Build an effective advocacy voice by, for and with ethnic media to help sustain and grow the sector
Promote inter-ethnic communications through collaborative editorial and social marketing projects
Expand career paths for ethnic media reporters through reporting fellowships and professional trainings
Ensure an equitable distribution of ad dollars for the ethnic media’s role in engaging and informing audiences on vital issues
Develop pilot youth communication projects for underserved teens, youth and young adults
Strengthen communications between ethnic media and nonprofit advocacy and grassroots service organizations
Ethnic Media Services works to enhance the capacity of ethnic news outlets to inform and engage diverse audiences on broader public issues with the goal of building a more inclusive participatory democracy.
Ethnic Media Services does this by:
• Convening roundtable briefings that bring ethnic media together with experts, officials, nonprofit leaders, and advocates to exchange perspectives on urgent issues, generate media coverage and expand cross-cultural and cross-sector communications.
• Organizing professional training and fellowships for ethnic media reporters that expand their knowledge of key issues, connect them to sources and provide financial support for in-depth reporting.
• Coordinating social media and marketing campaigns that enable government agencies, foundations, nonprofits and public affairs firms to customize messaging that resonates with diverse audiences and expands ethnic media’s access to advertising revenue.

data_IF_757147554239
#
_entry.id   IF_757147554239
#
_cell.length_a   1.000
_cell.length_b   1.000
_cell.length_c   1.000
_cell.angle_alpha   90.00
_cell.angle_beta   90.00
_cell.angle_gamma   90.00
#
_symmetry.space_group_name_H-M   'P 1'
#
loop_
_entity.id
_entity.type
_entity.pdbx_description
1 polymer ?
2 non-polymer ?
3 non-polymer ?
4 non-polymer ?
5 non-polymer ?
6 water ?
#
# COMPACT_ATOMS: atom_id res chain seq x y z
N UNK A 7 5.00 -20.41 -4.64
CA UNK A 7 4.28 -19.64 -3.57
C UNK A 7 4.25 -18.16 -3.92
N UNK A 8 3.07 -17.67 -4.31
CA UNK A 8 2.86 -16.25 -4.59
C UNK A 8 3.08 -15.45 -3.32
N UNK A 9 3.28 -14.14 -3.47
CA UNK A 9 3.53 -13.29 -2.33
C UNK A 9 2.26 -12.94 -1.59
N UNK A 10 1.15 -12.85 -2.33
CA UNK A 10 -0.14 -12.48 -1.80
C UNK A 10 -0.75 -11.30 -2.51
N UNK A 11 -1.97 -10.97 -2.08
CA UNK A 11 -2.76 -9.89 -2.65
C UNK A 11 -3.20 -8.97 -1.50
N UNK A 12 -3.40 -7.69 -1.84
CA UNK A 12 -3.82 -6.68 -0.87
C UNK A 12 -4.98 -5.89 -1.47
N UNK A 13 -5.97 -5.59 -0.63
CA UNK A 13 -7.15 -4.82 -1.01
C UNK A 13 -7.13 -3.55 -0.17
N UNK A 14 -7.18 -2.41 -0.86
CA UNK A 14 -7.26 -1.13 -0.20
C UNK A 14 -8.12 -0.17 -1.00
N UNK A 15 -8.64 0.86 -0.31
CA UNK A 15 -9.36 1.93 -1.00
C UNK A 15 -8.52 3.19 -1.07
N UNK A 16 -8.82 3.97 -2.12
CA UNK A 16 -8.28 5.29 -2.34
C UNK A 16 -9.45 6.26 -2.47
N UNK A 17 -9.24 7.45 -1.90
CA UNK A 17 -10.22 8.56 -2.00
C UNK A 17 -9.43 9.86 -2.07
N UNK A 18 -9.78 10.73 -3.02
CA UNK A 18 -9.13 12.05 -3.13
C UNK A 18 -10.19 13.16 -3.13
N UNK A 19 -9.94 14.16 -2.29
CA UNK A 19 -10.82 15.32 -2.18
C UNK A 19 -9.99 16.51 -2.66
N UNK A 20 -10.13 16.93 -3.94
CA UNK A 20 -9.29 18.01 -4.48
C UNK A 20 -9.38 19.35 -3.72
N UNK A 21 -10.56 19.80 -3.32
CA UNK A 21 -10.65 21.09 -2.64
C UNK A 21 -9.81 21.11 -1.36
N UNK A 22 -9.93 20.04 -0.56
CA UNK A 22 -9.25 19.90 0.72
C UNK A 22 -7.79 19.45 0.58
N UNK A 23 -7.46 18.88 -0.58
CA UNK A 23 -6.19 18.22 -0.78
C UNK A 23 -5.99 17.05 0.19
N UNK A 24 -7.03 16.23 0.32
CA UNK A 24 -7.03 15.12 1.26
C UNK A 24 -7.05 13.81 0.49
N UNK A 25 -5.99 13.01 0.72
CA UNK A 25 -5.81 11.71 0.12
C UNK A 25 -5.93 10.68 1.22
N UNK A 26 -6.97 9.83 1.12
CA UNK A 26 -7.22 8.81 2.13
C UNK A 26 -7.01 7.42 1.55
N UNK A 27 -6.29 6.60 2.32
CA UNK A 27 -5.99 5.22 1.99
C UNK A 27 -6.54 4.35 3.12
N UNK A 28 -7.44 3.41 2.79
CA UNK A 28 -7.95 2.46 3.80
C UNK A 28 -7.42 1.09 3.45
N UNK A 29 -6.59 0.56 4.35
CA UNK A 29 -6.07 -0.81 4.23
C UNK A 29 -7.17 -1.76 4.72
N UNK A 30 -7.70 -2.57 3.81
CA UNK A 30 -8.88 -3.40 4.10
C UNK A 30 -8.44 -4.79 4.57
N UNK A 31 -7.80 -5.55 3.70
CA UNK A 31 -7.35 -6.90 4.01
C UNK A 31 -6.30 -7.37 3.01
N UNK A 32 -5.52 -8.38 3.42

• Producing, translating and syndicating multilingual, original news stories to ethnic news media partners on how policy issues impact their audiences.
• Developing communications projects with underserved groups that deepen their engagement with and amplify their voice in the public realm.
Ethnic media exploded with growth over the last 40 years, paralleling an unprecedented influx of immigrants from all over the world. By 2009, an estimated 60 million American adults relied on some form of ethnic media — print, online, TV, radio — for news, information and entertainment. In California, over half the state’s new majority of ethnic minorities named an ethnic news source they referenced regularly or occasionally.
Today, like general market media, the ethnic media sector is buffeted by the challenges of the digital era — from the collapse of the advertising model to the explosion of social media. Their survival depends on diverse audiences having somewhere to turn for trusted news, for visibility, for a voice.
Ethnic media will evolve as the communities they serve evolve. Knight Ridder began as a German newspaper and turned into a corporate media giant. In Nashville, the largest Kurdish population outside Kurdistan communicates through WhatsApp on the imam’s iPhone. In Richmond, California, a black news outlet is now bilingual, in Spanish and English, and targets not just one ethnic group but the entire city.
Mainstream media have imagined ethnic media as insular and parochial. What if it’s the other way around? As climate change results in global migration tripling over the next 30 years, the media-serving diaspora populations could become the new mainstream.